John Miller, a Belgian-American journalist, and a player/coach for the Brussels Kangaroos, is in his fourth year of writing Old World Pastime, a take on baseball as lived in 21th century Europe.
On Sunday, I hitched a ride from Brussels to Regensburg, in southern Germany, to check out the annual tournament of the national elite academies overseen by Major League Baseball.
(A reminder: A few years ago, MLB decided it would be smarter to develop the sport by training elite talent in academies, and gambling on a trickle-down effect as the skilled shared their acquired learnings, instead of trying to teach newbies at schools and scouts to play hardball.)
Four Belgian academy coaches brought their team, and I went along with Rik Ruts, who’s been coaching since the last time the Orioles won the World Series. (Another reminder: That was 1983.)
Over and across the Rhine valley, to Regensburg, where, nestled by the Danube and the Bavarian Forest, lies a jewel of a European ballpark, home of the Legionnaires, Germany’s best ballclub.
The diamond is perfect, it seats about 1,000, and there’s a cozy batting cage complex down the right field line. The field belongs to the local government, but overall, the story of the small stadium is pure German capitalist industry and effort. “We do almost everything with volunteers,” Martin Brunner, who oversees most baseball operations in Regensburg, told me. He pointed at a gentleman pouring beer at the concession stand. “That guy is a high-powered lawyer, but he’s also a volunteer.”
“In Belgium, this is a dream,” one of the Belgian parents told me, shaking his dead in mock despair.
I spent the previous week on a crazy frat-house ski vacation in the French Alps. High-octane carousing, singing, dancing, and sliding, very fast, down the silky slopes.
Sunday afternoon was like the anti-ski vacation. The air was warm. The breeze was soft and sweet. No frat songs. And, as the day slowly ticked away, Holland played Germany, and Belgium Sweden. It felt like Florida.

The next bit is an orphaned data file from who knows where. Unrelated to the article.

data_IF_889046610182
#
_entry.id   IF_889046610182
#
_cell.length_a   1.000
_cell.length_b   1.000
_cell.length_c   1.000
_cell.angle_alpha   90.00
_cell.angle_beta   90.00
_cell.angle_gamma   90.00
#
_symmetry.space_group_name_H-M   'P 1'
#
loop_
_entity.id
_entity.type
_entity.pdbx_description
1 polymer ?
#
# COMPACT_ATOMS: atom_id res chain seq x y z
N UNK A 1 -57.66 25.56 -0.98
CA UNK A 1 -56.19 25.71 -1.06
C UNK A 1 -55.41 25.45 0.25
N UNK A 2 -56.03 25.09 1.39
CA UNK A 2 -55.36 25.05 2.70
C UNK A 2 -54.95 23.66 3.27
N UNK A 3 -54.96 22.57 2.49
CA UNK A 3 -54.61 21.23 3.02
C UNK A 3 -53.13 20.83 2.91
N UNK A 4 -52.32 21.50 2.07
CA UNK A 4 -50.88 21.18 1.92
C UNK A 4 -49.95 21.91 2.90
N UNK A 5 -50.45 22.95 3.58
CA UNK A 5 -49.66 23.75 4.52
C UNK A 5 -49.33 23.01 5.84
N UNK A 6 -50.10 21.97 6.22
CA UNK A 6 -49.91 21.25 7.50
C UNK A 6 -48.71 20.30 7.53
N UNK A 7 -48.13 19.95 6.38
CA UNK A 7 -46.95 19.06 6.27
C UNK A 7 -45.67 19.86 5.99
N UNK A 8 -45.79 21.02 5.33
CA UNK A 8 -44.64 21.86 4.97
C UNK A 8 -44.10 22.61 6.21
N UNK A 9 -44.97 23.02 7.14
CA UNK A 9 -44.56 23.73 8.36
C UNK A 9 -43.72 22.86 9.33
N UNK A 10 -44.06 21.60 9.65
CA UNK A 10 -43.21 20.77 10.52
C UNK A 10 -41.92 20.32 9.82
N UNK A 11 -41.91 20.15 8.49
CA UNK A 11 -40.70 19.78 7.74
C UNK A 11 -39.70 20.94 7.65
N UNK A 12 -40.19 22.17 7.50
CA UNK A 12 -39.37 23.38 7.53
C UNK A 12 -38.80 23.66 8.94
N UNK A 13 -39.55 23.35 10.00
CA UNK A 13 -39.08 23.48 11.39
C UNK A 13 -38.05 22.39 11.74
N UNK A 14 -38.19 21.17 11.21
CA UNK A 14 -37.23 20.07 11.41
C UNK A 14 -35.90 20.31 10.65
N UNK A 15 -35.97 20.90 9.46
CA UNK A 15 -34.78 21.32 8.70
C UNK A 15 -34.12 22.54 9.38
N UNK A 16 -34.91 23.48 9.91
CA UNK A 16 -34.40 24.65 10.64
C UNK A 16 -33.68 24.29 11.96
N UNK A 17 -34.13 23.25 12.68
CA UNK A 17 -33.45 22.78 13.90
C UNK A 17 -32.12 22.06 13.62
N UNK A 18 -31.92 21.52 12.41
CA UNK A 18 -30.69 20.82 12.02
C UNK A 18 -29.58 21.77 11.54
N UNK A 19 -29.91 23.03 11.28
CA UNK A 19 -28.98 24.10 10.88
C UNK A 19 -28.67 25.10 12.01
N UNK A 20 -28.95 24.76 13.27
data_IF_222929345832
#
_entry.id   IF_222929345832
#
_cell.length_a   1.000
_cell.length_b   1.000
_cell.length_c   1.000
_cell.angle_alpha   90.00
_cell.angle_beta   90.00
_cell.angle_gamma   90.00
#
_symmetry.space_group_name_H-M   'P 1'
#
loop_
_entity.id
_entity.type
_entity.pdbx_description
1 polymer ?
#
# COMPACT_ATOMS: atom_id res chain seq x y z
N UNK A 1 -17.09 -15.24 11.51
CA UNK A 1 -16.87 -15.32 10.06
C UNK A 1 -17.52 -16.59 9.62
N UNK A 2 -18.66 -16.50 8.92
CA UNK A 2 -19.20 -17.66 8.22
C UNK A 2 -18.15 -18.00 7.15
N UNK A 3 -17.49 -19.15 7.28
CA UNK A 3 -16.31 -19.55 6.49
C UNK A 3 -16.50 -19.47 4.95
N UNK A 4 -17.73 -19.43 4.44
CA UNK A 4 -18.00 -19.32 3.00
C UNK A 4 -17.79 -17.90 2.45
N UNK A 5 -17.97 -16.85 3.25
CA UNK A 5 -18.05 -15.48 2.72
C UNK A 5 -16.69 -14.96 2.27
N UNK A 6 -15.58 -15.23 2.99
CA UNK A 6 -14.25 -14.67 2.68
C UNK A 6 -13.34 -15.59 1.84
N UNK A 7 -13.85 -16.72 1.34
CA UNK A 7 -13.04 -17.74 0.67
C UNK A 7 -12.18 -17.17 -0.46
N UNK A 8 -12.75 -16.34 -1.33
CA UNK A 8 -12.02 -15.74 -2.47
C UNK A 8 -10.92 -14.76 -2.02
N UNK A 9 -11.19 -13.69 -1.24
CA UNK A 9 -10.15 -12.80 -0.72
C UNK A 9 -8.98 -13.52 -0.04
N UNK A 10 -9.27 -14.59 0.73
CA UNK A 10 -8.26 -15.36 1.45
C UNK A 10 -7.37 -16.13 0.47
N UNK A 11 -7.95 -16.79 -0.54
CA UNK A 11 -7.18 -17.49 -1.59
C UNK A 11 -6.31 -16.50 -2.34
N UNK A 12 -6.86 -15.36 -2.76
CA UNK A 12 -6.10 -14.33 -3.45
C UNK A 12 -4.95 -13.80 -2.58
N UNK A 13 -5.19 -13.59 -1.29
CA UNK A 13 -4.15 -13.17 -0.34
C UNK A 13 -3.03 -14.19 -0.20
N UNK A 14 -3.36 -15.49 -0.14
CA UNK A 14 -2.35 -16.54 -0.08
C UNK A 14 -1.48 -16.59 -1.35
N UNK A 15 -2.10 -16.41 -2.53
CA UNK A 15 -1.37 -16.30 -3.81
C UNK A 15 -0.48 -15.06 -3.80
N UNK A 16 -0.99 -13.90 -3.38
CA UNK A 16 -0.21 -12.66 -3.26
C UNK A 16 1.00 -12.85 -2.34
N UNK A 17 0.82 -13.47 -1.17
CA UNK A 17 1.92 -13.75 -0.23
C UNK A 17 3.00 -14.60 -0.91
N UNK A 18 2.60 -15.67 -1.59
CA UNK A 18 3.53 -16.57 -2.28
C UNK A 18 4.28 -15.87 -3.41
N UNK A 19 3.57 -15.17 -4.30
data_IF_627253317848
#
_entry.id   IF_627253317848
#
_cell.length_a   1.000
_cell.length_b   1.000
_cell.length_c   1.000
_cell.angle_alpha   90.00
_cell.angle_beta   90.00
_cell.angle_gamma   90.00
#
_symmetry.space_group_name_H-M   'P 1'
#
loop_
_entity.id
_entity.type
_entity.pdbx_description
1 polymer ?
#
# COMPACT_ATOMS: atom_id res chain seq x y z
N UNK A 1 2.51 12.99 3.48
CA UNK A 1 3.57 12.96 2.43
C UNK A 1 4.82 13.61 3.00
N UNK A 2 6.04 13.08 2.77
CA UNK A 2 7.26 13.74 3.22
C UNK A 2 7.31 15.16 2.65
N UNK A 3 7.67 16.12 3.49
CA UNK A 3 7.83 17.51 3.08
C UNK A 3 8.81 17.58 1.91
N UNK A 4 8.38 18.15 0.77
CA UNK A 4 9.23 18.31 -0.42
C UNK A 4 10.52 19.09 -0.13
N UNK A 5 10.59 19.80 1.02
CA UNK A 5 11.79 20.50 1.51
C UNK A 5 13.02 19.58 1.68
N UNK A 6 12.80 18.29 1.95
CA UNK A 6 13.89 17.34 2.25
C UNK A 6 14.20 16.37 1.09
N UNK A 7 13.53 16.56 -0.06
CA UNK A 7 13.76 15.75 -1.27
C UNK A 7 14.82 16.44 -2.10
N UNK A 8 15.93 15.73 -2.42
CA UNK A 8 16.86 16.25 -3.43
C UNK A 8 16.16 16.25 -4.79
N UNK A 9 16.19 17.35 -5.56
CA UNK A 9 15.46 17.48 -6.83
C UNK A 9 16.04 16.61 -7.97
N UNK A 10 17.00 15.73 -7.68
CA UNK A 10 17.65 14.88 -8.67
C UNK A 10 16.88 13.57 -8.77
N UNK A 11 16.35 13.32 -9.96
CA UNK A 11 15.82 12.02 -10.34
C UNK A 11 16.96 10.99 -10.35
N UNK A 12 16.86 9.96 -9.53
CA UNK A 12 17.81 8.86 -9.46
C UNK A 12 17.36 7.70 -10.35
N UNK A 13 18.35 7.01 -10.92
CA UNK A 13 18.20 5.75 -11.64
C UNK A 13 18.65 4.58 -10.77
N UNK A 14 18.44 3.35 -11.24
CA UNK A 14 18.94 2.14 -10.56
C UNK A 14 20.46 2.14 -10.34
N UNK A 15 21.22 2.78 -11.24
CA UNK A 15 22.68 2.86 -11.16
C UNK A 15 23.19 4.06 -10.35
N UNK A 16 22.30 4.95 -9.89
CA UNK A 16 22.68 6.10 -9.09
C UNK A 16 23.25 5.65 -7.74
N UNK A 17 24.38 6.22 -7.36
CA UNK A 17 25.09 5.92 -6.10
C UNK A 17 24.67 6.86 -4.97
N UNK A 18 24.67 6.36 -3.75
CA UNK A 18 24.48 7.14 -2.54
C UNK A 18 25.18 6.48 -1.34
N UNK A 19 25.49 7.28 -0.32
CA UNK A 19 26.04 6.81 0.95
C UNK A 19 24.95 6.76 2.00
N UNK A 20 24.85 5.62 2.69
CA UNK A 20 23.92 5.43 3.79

I hung out with the half-dozen or so scouts who make a living checking out European talent. It didn’t take long for the familiar rhythms of baseball chatter and inquisition to reinstate themselves.
It is a mysterious and wonderful feature of baseball that so many questions remain open, often unanswered and always subject to interpretation, tinkering and theorizing.
Like sinking into a warm bath, it was comforting to launch a stream of conversation.
“Would you bet a grand,” I asked, “that Stephen Strasburg will win 50 games in the Major Leagues?” (A baseball friend I posed the question to the day before had said no way.)
“Easily. Actually, he’s gonna be good,” a scout friend said, taking the bait. “You know the ulnar collateral ligament, which he tore, isn’t actually involved in throwing.”
The scout stood up to show what was wrong with Strasburg’s throwing motion. As his front foot hit the ground, the right hand was pointing down toward the ground. The upward jerk to prepare the launch of the ball toward home plate had frittered away the ligament over the years, the scout explained. “That injury was a long time coming, it didn’t start in Washington.”
Strasburg could have the same injury again, the scout concluded, but he’ll still be an ace pitcher.
Another scout sitting nearby perked up his ears. “I don’t believe in teaching mechanics,” he muttered.
Still another: “Every human being is different. No two people do things the same way.”
Meanwhile, on the field, skinny European teenagers played their considerably flawed version of the game. The scouts gunned their pitches – “only broken 80 once today” – and noted players’s foot speeds home to first. “They need to play more baseball in high-quality environments, and not have coaches try to compensate by oversculpting their mechanics,” I offered. A couple scouts nodded.
The games — a 3-3 tie and a 9-8 Swedish win over Belgium — ended. The sky was still blue. Players marched to their locker rooms. Scouts kept on talking.
In Bavaria, this was baseball. For real.
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